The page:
Nick- I believe you are correct. You should see a fall in pH between the  cheddaring and milling process. Is that right Wayne? And again we see that the commercial process uses very high amounts of pressure with vacuum. This is how they achieve that dryer crumblier cheddar product I believe.
Keith


Guests, join the CheeseForum.org community to remove this ad.


Offline Wayne Harris

  • Wine and Cheesemaker
  • Old Cheese
  • *****
  • Location: Cleveland, Ohio
  • Posts: 1,938
  • Cheeses: 53
  • Wayne Harris
Re: Just returned from a Cheddar Cheese Course
« Reply #10 on: August 21, 2009, 09:57:11 PM »
The commercial Vacuums used during pressing are used to achieve a more closed curd.  Not for dryness, or crumbliness.

Since milling comes after the cheddaring process, you will see a lower pH at milling time.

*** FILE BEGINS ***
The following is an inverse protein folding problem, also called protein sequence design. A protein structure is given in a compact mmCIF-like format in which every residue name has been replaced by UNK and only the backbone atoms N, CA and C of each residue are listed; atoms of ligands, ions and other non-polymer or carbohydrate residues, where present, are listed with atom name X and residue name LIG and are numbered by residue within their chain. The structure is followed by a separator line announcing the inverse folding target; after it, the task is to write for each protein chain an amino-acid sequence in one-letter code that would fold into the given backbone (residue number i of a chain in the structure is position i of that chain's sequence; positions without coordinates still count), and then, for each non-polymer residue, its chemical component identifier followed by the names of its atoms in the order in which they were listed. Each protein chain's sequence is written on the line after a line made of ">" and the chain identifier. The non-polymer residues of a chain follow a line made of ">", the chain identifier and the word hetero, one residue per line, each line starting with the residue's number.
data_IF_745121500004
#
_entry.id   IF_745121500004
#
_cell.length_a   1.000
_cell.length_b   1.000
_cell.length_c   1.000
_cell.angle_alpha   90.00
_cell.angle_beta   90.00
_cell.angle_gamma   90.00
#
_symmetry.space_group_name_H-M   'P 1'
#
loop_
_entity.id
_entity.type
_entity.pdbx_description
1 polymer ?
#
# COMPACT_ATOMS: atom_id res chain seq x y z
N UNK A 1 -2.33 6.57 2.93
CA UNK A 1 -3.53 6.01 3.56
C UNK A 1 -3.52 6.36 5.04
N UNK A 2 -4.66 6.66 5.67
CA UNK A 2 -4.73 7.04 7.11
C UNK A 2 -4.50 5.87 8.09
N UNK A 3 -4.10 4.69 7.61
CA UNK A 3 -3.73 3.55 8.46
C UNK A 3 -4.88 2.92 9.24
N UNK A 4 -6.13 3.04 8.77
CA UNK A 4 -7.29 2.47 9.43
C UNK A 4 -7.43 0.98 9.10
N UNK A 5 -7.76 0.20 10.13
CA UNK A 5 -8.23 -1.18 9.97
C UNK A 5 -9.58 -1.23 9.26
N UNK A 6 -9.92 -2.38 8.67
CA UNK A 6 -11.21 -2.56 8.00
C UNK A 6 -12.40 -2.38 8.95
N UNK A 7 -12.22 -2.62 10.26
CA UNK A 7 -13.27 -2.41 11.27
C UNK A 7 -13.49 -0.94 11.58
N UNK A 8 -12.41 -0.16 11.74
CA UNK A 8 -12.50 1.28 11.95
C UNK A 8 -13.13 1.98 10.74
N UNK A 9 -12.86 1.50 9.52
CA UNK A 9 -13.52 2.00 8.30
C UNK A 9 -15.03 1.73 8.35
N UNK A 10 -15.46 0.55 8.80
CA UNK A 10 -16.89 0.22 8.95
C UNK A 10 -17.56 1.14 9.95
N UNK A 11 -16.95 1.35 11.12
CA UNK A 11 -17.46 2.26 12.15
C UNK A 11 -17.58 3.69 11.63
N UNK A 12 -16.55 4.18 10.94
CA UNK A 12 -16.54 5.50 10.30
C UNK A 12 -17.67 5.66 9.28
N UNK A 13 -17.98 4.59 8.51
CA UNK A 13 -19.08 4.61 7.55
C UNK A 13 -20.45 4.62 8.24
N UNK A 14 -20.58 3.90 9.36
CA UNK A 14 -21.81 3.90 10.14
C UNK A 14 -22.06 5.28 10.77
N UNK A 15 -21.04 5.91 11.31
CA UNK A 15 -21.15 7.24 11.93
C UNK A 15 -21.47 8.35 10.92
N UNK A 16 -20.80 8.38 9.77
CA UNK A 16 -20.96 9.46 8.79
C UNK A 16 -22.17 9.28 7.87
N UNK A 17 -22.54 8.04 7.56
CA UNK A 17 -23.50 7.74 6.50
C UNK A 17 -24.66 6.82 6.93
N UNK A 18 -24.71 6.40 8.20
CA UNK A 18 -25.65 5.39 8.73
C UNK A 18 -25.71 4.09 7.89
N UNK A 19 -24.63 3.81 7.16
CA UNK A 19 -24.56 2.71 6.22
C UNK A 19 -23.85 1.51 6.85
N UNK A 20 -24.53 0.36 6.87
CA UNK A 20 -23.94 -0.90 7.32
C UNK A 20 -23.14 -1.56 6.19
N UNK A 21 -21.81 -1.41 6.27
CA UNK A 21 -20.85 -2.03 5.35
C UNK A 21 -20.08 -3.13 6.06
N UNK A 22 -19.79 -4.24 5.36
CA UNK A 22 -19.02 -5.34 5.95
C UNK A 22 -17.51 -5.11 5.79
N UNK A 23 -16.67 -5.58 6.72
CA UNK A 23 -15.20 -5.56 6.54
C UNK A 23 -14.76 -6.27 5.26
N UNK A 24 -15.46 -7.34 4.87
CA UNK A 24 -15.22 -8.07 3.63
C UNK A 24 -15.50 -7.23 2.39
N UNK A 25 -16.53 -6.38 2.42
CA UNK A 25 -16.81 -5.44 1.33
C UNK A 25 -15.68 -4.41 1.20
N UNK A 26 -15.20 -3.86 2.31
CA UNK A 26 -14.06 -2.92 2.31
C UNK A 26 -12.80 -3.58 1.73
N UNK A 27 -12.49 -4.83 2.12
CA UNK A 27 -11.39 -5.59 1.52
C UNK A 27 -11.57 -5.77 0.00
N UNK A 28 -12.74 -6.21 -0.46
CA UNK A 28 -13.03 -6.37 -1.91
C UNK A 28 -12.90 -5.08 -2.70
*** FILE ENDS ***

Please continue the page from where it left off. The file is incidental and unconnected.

Wayne A. Harris - in vino veritas

Offline Nick

  • Medium Cheese
  • ***
  • Posts: 64
  • Cheeses: 4
  • Default personal text
Re: Just returned from a Cheddar Cheese Course
« Reply #11 on: August 22, 2009, 09:08:22 PM »
It is good to get validation on this.
Many of us here have independently come to this same conclusion, and its really great to have some official validation of this.

Hi, more info for you, it states in my notes that you measure the lactic acid in the whey during cheddaring and at 0.45LA, this is the point to start milling then add the salt at 2%,

Also the target PH at cheddaring is PH5.2  and then it goes on to say the PH at salting should be around PH5.5 to 5.6, which is a bit confusing here because a lower PH is an higher acidic level?...I would of thought that the acid increases during milling? I will have to contact my lecturer to confirm this

I have had confirmation on this and the pH5.2 is the target at cheddaring and the pH5.5 to 5.6 at salting is in reference to stir curd cheddar.